🍍What can the hospitality industry learn from Sonder?
Plus: Swire Hotels’ simple approach to digitization
Today we’re looking at:
What the hospitality industry can learn from Sonder
Swire Hotels’ simple approach to digitization
The NYU Hospitality Innovation Hub winner
Marriott reimagining guest room furniture with Ori
This newsletter is sponsored by Cendyn.
2022 may have just begun, but the hospitality industry is already seeing significant shifts in connecting with guests. With an unprecedented demand for digitization and automation as reduced workforce and challenges from the pandemic continue, there’s a lot going on that hoteliers need to be aware of as we move into the new year. Join the Cendyn team Thursday, January 27th for a webinar on the trends they are seeing for revenue, marketing and sales in the year ahead.
What can the hospitality industry learn from Sonder?
Sonder is going public via SPAC.
If you’re unfamiliar with the company, they partner with real estate owners and landlords to manage both hotels and apartment-style long-term accommodations. Today they operate 16,000+ units in 10 countries.
Max Starkov wrote an article last year about how Sonder’s unique approach enables them to provide a modern design and technology-first guest experience.
There are more than 700,000 hotels and resorts worldwide. The unfortunate reality is too many of them are a disappointment - a downgrade from the technology and design we have at home or experience with other consumer brands.
Why is this? In the words of Max:
The current situation of dominant owners and subservient operators is the reason why hospitality is the most tech-averse and innovation-averse industry today, far behind even traditional sectors like agriculture and construction.
What’s going on here?
What do you think? Is this the future of hospitality?
I’d love to hear your perspective why or why not.
Swire Hotels now has a majority of in-room orders made digitally
Swire Hotels took a straightforward approach to digitizing their guest experience. Instead of pushing complex applications, they allowed their guests to customize their stay using the digital devices they are familiar with. Scanning a QR code accesses a range of services – from scheduling a time to collect dirty laundry to selecting how you like your eggs done at breakfast.
The results two months after launch?
Decreasing phone call volume
60% of in-room dining transactions now comes from digital services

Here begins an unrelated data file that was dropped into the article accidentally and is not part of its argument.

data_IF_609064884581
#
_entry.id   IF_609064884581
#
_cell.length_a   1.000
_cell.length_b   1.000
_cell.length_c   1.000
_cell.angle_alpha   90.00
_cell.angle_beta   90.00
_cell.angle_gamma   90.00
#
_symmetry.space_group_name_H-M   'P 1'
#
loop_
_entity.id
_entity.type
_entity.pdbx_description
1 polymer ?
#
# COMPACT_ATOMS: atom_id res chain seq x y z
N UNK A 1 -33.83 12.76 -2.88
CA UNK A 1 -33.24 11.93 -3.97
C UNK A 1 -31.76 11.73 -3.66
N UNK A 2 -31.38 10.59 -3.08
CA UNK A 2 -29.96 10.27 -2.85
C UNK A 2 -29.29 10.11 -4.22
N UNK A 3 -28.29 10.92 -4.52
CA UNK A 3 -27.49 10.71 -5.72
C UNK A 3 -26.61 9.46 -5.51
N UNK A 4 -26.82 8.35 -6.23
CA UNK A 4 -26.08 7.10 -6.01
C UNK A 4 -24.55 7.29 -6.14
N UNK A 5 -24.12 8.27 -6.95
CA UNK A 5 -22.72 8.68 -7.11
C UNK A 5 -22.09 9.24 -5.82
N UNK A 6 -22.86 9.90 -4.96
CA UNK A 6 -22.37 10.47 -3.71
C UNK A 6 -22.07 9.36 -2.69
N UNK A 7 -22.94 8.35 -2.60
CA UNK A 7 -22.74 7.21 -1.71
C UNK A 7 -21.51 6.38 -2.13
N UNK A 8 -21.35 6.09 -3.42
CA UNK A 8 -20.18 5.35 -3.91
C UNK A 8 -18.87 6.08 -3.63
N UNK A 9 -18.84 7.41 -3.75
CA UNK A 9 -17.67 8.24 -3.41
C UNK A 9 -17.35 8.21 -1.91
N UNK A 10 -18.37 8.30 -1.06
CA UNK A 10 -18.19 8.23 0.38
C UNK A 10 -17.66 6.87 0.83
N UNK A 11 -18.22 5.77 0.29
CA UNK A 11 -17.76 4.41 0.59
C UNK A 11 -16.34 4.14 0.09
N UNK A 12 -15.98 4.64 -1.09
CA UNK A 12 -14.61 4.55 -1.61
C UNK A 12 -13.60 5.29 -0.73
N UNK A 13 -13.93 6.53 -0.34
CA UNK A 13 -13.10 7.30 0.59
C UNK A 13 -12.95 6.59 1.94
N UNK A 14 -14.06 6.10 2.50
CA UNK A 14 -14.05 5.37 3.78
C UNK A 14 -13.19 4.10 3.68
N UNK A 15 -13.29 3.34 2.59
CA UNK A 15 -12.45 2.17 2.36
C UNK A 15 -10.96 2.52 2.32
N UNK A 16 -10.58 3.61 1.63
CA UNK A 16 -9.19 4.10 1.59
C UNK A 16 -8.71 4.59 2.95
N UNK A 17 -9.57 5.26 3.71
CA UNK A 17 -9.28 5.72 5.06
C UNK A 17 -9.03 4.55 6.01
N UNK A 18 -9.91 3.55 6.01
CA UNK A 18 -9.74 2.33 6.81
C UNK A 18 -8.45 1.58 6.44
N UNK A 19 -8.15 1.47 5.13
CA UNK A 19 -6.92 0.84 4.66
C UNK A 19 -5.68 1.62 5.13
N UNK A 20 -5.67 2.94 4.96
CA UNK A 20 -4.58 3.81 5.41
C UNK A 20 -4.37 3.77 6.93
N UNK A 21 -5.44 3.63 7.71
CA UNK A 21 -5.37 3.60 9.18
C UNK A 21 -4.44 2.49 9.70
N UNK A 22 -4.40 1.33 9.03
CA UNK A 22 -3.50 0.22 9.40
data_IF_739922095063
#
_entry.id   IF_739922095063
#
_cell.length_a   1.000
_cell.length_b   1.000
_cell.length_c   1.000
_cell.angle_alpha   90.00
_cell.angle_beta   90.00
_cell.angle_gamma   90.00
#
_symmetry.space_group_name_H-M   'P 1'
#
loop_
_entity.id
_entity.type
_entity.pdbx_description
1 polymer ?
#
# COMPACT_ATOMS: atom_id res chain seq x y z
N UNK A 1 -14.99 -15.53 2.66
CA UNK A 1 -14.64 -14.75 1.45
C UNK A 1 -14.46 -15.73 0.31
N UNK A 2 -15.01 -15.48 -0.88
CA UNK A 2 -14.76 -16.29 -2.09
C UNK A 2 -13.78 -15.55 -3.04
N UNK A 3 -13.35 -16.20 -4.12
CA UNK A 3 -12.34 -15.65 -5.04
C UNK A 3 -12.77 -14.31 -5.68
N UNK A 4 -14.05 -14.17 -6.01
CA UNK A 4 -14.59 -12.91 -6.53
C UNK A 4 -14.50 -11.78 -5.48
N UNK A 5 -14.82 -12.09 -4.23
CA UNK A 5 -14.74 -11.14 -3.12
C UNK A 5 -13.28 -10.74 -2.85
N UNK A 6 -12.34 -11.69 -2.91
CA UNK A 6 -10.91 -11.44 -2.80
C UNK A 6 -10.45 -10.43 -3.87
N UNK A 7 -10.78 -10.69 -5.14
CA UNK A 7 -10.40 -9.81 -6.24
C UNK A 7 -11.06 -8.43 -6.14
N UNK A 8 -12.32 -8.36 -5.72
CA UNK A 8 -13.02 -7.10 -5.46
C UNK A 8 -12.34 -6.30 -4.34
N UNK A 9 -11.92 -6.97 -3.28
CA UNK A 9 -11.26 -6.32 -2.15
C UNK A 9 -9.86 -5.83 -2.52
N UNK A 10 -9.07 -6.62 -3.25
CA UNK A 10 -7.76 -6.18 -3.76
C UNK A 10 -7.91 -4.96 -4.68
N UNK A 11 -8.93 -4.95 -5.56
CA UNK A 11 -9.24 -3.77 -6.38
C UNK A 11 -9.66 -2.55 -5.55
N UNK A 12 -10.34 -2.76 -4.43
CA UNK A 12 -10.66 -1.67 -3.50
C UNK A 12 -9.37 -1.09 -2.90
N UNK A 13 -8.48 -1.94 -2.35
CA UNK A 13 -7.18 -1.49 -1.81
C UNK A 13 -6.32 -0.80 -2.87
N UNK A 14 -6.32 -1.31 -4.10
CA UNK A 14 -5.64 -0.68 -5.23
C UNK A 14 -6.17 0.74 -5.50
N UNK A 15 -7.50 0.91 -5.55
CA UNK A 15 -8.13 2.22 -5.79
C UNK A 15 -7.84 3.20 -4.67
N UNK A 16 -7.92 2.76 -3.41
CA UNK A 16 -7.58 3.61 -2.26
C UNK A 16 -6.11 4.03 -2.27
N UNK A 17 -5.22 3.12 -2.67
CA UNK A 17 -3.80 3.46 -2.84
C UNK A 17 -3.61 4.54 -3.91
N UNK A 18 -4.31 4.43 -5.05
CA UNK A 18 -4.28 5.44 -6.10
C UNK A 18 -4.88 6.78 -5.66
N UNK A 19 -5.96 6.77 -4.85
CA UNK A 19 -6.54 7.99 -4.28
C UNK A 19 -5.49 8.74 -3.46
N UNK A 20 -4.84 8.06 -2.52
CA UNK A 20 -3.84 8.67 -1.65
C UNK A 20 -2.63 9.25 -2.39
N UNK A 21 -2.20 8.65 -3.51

“Everything we do is about our guests and our people, which forms the cornerstone of our digital approach. Our goal is to make life easier and more convenient for guests, liberating them to do more important things while boosting operational efficiency. This also enables our team members to concentrate on the guest experience rather than administration and process management, thereby providing them with better services.” - Dean Winter, Managing Director, Swire Hotels
The NYU Hospitality Innovation Hub winner
The inaugural “Pitch Your Passion & Seal the Deal” competition, hosted by the Hospitality Innovation Hub Incubator at NYU, was designed to stimulate ideas for new industry innovation. Kenta Ramen, which offers autonomous micro-retail for ready-to-eat, authentic Japanese ramen delivered within 45 seconds, won the first-place prize.
“Automation in the industry is imminent. Ideally, Kenta Ramen will be like Sweetgreen or Shake Shack (but for gourmet ramen and Japanese cuisine) all delivered with sustainability, automation, and convenience.” - Daniel Liu
I’m intrigued by the use of automation to create fresh, high-quality food on site. Providers I’ve tried such as Cafe X seemed more gimmicky than anything, but I’m hopefully new startups like Kenta can provide higher quality at lower costs in partnership with lodging providers.
Marriott partners with Ori to reimagine guest room furniture
Marriott International is partnering with robotics and architecture startup Ori as part of their new R&D lab. Brooklyn-based Ori combines engineering, technology and design expertise to produce furniture that effectively creates two rooms out of one.
I’m intrigued on how this approach could make small hotel rooms more functional: